Deflection of a particle between two plates

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I am studying for a test tomorrow and our prof gave us a practice test and I am confused on how to solve this problem


A charged particle is accelerated through a potential of 15,000 volts, after which it passes between two deflecting plates. What voltage must be applied to these plates to deflect the particle through an angle of 10 degrees?

NOTE the answer is 882 V (IDK how to get that)

Plates are horizontal with length of 3 cm and are .5 cm apart.
Particle starts at center of the two plates and once it goes between the two plates it is deflected downward 10 degrees
 

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  • #2
berkeman
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I am studying for a test tomorrow and our prof gave us a practice test and I am confused on how to solve this problem


A charged particle is accelerated through a potential of 15,000 volts, after which it passes between two deflecting plates. What voltage must be applied to these plates to deflect the particle through an angle of 10 degrees?

NOTE the answer is 882 V (IDK how to get that)

Plates are horizontal with length of 3 cm and are .5 cm apart.
Particle starts at center of the two plates and once it goes between the two plates it is deflected downward 10 degrees

Welcome to the PF. You should post some of the relevant equations, and at least think out loud a bit about how to approach this.

Do you know how to convert from eV to Joules? And so then to calculate the velocity of the electron as it enters the region between the plates?

Do you know how to calculate the force on an electron from an external electric field? How to calculate the electric field, given the voltage between two plates and their separation? And do you remember the kinematic equations of motion, given a constant force (acceleration)?
 
  • #3
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Im sorry I posted the question b/c i am super confused and dont even know how to start solving it
 
  • #4
berkeman
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Im sorry I posted the question b/c i am super confused and dont even know how to start solving it

You start solving it by answering the questions I posted. If you don't know the answers to my specific questions, use wikipedia.org or Wolfram Alpha or similar technical search engines (or your textbook) to help you answer them. If you answer my questions, you should be very close to answering this problem.

We don't do your work for you. Try figuring out the answers to my questions.
 
  • #5
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i realize u guys dont solve it for me... but i have been to this site before where ppl ask similar questions to those that i had and ppl gave like step by step of how to solve it...... thx for ur help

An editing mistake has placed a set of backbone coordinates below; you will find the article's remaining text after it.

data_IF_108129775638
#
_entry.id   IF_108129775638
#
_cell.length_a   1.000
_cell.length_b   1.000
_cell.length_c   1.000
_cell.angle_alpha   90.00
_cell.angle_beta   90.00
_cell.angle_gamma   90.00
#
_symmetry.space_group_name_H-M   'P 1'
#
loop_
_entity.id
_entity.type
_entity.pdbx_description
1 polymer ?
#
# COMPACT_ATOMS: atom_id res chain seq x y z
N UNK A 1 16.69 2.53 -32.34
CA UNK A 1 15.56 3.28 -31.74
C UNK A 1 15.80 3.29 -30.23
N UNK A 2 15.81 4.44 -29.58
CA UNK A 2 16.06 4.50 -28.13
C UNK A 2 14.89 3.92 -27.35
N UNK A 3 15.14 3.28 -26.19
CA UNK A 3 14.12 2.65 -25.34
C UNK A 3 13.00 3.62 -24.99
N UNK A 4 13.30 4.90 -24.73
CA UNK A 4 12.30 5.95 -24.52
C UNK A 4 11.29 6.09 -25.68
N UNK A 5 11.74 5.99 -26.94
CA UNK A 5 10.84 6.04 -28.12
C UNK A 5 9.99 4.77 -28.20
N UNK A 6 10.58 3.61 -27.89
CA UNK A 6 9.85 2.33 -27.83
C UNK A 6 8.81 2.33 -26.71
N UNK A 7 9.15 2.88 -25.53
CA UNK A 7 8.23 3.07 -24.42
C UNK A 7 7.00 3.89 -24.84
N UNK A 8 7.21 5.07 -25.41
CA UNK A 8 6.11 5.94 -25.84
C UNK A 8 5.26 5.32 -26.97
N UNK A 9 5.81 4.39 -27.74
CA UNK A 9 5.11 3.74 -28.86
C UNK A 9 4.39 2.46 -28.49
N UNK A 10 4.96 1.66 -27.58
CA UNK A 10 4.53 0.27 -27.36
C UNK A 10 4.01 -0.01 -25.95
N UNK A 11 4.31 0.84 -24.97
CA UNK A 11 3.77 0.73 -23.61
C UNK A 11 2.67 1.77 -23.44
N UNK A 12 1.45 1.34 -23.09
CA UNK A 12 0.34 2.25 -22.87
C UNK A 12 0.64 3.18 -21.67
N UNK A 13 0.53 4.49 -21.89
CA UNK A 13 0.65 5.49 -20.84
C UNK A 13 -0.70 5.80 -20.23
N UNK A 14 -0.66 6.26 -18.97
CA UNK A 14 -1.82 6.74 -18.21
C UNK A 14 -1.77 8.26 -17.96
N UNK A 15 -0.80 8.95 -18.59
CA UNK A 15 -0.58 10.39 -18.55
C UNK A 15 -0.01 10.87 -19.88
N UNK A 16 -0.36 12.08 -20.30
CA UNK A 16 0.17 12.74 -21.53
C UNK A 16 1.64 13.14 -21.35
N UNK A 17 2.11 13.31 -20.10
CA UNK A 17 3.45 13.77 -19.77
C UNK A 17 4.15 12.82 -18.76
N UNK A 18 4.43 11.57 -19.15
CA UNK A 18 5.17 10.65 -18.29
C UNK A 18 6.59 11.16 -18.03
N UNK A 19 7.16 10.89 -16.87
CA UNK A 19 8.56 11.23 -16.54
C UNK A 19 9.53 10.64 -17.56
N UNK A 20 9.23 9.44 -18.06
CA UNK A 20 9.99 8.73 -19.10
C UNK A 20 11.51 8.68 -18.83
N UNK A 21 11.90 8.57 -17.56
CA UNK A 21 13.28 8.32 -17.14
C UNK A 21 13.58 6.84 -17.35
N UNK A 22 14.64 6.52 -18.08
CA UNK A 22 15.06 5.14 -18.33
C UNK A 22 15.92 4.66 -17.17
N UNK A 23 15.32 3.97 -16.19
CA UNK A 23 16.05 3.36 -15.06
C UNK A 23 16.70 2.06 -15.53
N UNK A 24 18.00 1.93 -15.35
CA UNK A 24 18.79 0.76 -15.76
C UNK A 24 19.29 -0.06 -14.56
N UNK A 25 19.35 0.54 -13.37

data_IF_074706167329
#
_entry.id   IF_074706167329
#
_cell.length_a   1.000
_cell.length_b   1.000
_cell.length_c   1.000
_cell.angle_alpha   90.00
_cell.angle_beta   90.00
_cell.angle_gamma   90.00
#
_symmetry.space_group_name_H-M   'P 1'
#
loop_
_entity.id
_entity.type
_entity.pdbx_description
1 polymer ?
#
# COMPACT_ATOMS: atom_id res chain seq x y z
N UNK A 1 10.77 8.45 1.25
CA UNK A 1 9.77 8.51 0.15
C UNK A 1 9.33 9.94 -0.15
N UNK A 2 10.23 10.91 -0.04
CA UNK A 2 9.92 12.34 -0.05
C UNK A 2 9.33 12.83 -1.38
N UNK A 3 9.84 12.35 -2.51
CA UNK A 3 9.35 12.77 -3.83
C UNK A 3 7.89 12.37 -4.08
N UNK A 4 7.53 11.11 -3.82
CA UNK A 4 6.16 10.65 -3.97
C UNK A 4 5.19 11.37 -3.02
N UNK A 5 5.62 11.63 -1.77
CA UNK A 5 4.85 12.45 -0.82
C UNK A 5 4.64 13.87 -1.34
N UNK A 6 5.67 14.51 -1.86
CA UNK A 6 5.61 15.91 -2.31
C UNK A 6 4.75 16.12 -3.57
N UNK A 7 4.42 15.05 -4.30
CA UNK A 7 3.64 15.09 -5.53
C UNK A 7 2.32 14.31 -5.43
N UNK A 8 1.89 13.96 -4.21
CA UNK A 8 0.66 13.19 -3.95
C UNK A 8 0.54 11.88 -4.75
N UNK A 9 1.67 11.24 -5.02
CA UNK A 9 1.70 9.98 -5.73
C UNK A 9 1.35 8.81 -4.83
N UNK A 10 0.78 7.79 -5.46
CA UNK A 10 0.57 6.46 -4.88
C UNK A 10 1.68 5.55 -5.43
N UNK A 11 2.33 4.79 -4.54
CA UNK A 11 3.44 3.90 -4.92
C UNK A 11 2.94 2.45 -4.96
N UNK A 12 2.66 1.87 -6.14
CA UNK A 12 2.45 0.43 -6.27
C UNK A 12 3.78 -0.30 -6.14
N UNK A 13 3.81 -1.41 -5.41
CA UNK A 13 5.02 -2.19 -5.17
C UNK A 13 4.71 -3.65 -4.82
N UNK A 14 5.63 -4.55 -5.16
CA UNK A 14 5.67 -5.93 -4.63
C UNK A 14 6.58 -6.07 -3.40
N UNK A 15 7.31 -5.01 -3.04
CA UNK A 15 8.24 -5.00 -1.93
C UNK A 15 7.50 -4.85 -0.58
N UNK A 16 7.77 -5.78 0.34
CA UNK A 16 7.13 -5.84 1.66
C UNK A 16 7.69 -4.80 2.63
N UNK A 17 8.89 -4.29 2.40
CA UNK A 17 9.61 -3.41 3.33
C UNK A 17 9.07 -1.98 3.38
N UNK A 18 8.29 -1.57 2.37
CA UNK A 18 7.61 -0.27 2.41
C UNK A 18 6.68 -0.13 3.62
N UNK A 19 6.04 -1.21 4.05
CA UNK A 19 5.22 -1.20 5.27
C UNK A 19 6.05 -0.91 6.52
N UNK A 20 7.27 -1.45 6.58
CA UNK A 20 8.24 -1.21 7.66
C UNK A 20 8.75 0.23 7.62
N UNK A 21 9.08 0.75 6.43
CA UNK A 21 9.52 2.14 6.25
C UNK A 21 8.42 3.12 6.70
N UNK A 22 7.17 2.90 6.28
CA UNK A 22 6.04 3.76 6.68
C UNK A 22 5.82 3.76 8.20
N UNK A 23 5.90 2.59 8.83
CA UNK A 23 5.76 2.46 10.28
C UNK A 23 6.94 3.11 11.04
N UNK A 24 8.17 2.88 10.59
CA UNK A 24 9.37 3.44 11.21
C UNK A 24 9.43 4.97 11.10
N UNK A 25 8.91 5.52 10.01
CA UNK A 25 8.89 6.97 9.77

• #6
berkeman
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i realize u guys dont solve it for me... but i have been to this site before where ppl ask similar questions to those that i had and ppl gave like step by step of how to solve it...... thx for ur help

I DID give you step-by-step directions in the form of my hints/questions. Answer the questions above, and you're almost done!
 
  • #7
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ok so I got this V=(tan(10)(4)(15000)(.0025))/(.03)
 
  • #8
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ok so I got this V=(tan(10)(4)(15000)(.0025))/(.03)

where is the 4 come from ?
 
  • #9
berkeman
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where is the 4 come from ?

Where did *any* of that come from? We need to see your steps, starting with the relevant equations, and including the units of each quantity and equation.

That's what they are going to be looking for on the test, BTW. Each formula, each equation, each step, and units on all quantities.
 
  • #10
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Welcome to the PF. You should post some of the relevant equations, and at least think out loud a bit about how to approach this.

Do you know how to convert from eV to Joules? And so then to calculate the velocity of the electron as it enters the region between the plates?

Do you know how to calculate the force on an electron from an external electric field? How to calculate the electric field, given the voltage between two plates and their separation? And do you remember the kinematic equations of motion, given a constant force (acceleration)?

is there something not right with ur hint ? since the problem is about a charged particle, not an electron

the way i approach this problem is using ratio of the vertical potential over horizontal potential equal tan 10* 3cm/.25 cm and it is not give me the answer 882 J
i have no clue where the equation this V=(tan(10)(4)(15000)(.0025))/(.03) come from
 
  • #11
berkeman
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is there something not right with ur hint ? since the problem is about a charged particle, not an electron

Hmm, interesting point. My hints are still valid, I think, but you're right, you'd need to also see if the particle's mass and how much charge it has make a difference. It might be that they cancel out, or it might be that they show up in the solution. Good point.
 

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